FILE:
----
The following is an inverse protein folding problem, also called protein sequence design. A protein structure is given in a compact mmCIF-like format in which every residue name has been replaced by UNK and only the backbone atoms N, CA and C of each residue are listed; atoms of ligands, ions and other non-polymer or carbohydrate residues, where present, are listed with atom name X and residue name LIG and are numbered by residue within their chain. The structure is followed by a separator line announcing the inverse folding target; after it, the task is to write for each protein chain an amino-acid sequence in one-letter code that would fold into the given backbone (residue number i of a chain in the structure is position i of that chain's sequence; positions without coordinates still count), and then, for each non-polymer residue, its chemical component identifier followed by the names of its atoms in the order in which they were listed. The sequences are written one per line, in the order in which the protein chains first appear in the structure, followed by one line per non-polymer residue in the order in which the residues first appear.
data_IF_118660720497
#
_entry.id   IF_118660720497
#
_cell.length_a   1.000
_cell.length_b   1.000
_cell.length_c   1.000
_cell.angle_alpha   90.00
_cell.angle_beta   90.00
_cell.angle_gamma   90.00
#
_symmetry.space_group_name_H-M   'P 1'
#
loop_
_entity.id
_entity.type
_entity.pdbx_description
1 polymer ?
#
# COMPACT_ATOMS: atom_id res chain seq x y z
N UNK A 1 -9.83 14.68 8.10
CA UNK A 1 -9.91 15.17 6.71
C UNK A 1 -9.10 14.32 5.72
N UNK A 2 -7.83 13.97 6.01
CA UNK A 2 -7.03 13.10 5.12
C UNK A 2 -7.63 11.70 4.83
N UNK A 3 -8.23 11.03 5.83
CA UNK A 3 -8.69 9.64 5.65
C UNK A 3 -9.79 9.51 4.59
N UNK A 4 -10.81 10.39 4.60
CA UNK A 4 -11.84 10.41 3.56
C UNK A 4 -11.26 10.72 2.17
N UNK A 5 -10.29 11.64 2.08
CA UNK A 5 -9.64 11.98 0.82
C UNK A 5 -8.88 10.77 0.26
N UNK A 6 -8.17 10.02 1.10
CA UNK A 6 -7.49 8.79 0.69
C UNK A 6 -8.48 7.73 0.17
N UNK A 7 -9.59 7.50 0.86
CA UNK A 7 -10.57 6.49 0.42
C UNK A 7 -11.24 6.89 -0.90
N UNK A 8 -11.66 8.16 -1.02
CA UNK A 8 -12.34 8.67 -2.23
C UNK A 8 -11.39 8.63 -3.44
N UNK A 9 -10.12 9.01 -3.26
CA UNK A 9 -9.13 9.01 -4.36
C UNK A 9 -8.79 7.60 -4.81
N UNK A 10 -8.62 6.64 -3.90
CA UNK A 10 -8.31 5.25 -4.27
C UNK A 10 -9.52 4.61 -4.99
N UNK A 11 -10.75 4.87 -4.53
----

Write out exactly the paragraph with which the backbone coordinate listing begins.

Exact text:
The following is an inverse protein folding problem, also called protein sequence design. A protein structure is given in a compact mmCIF-like format in which every residue name has been replaced by UNK and only the backbone atoms N, CA and C of each residue are listed; atoms of ligands, ions and other non-polymer or carbohydrate residues, where present, are listed with atom name X and residue name LIG and are numbered by residue within their chain. The structure is followed by a separator line announcing the inverse folding target; after it, the task is to write for each protein chain an amino-acid sequence in one-letter code that would fold into the given backbone (residue number i of a chain in the structure is position i of that chain's sequence; positions without coordinates still count), and then, for each non-polymer residue, its chemical component identifier followed by the names of its atoms in the order in which they were listed. The sequences are written one per line, in the order in which the protein chains first appear in the structure, followed by one line per non-polymer residue in the order in which the residues first appear.